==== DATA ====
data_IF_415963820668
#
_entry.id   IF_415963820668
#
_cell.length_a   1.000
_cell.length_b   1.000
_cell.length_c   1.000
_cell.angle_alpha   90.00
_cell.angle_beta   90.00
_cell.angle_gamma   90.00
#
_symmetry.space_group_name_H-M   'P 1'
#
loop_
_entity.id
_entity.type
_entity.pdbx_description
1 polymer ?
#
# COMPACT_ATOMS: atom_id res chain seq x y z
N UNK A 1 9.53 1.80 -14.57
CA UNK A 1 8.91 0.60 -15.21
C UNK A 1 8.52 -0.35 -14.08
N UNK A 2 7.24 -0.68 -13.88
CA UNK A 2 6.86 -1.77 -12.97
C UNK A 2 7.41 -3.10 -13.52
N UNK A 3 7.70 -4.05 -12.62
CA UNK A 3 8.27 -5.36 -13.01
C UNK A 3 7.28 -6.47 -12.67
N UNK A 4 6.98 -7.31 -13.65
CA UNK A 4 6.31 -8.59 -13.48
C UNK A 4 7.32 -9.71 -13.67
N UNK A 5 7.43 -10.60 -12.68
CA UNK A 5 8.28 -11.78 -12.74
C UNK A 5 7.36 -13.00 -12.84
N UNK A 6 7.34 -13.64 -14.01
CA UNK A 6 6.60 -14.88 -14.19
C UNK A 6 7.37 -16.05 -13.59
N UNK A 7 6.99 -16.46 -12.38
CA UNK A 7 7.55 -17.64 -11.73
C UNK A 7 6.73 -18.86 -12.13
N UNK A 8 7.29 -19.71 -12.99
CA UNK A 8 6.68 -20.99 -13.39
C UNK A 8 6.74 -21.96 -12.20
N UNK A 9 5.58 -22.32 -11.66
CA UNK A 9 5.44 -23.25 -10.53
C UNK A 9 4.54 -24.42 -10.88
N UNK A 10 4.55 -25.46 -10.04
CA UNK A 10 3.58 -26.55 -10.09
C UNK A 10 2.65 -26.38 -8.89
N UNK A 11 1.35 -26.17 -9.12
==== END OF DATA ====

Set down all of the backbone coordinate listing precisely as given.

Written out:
data_IF_415963820668
#
_entry.id   IF_415963820668
#
_cell.length_a   1.000
_cell.length_b   1.000
_cell.length_c   1.000
_cell.angle_alpha   90.00
_cell.angle_beta   90.00
_cell.angle_gamma   90.00
#
_symmetry.space_group_name_H-M   'P 1'
#
loop_
_entity.id
_entity.type
_entity.pdbx_description
1 polymer ?
#
# COMPACT_ATOMS: atom_id res chain seq x y z
N UNK A 1 9.53 1.80 -14.57
CA UNK A 1 8.91 0.60 -15.21
C UNK A 1 8.52 -0.35 -14.08
N UNK A 2 7.24 -0.68 -13.88
CA UNK A 2 6.86 -1.77 -12.97
C UNK A 2 7.41 -3.10 -13.52
N UNK A 3 7.70 -4.05 -12.62
CA UNK A 3 8.27 -5.36 -13.01
C UNK A 3 7.28 -6.47 -12.67
N UNK A 4 6.98 -7.31 -13.65
CA UNK A 4 6.31 -8.59 -13.48
C UNK A 4 7.32 -9.71 -13.67
N UNK A 5 7.43 -10.60 -12.68
CA UNK A 5 8.28 -11.78 -12.74
C UNK A 5 7.36 -13.00 -12.84
N UNK A 6 7.34 -13.64 -14.01
CA UNK A 6 6.60 -14.88 -14.19
C UNK A 6 7.37 -16.05 -13.59
N UNK A 7 6.99 -16.46 -12.38
CA UNK A 7 7.55 -17.64 -11.73
C UNK A 7 6.73 -18.86 -12.13
N UNK A 8 7.29 -19.71 -12.99
CA UNK A 8 6.68 -20.99 -13.39
C UNK A 8 6.74 -21.96 -12.20
N UNK A 9 5.58 -22.32 -11.66
CA UNK A 9 5.44 -23.25 -10.53
C UNK A 9 4.54 -24.42 -10.88
N UNK A 10 4.55 -25.46 -10.04
CA UNK A 10 3.58 -26.55 -10.09
C UNK A 10 2.65 -26.38 -8.89
N UNK A 11 1.35 -26.17 -9.12